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Personal Injury FAQ

How can I prove that the defendant acted negligently?
What is the duty to use reasonable care?
Are there different standards of care for different people?
What is causation?
If I am partially at fault for causing my own injuries, can I still recover damages?
What are some common defenses in personal injury cases?
What is the Statute of Limitations for personal injury claims?
What is the Burden of Proof in personal injury cases?

How can I prove that the defendant acted negligently?

In order to prove that a defendant acted negligently, and is therefore responsible for your damages, our attorneys must demonstrate all of the following:

  1. Duty: The defendant had a duty to use reasonable care towards you.
  2. Breach of Duty: The defendant breached that duty by acting unreasonably.
  3. Causation: The defendant\’s breach of duty caused your injury.
  4. Damages: You suffered damages as a result of your injury.

Each and every one of the above 4 elements must be proven in order to recover damages in a personal injury case. Once we prove that the defendant was negligent, you have the right to be compensated for your injuries.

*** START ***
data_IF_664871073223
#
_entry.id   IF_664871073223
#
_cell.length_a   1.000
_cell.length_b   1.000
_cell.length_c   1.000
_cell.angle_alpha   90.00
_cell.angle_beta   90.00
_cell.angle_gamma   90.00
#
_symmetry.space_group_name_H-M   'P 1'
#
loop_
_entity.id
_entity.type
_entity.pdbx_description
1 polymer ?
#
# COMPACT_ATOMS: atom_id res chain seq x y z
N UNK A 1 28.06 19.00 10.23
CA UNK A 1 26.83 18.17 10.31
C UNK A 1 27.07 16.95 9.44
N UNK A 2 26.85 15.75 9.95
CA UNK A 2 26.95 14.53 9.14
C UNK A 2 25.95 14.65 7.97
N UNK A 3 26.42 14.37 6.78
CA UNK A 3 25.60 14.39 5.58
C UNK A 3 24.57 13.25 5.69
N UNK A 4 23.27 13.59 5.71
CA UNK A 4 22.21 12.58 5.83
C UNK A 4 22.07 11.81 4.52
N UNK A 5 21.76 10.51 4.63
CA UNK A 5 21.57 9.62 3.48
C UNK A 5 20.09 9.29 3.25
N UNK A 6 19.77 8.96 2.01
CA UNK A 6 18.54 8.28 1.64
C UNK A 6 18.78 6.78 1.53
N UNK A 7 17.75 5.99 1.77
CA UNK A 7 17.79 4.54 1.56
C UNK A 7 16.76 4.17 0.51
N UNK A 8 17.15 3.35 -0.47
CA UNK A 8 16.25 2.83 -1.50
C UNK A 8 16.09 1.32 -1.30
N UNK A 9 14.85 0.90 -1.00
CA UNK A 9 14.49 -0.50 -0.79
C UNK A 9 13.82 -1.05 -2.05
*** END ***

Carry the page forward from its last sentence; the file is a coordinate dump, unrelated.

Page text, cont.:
What is the duty to use reasonable care?

Every person has a duty to use reasonable care when engaging in conduct that might pose a foreseeable risk of harm to others. Generally, this means that a person must behave with the care that would be exercised by a reasonable person under the same or similar circumstances. To determine whether a defendant has acted negligently in a personal injury case, the judge or jury must decide if he or she exercised reasonable care under the particular circumstances of the case. They do this by asking how a person of average intelligence and judgment would have acted under the same or similar circumstances. For example, a reasonable driver preparing to make a left turn would first check to make sure that there was no oncoming traffic before turning. A driver who did not exercise this reasonable care before making the turn would be negligent.

Are there different standards of care for different people?

What is considered a “reasonable” standard of care varies depending on whether a person is an adult, a child, or a professional. The following are the differing standards of care that apply in negligence cases:

  • Reasonable Person Standard: An adult will be deemed negligent if he or she fails to act in the manner as a person of ordinary intelligence and judgment would have acted in the same or similar circumstances.
  • Reasonable Child Standard: Children are held to a lower level of care than adults. To determine whether a child acted negligently, the child\’s conduct is measured against what would be expected from a child of similar age, intelligence, and experience under the same or similar circumstances. Children of very young ages, however, generally cannot be held liable for negligence.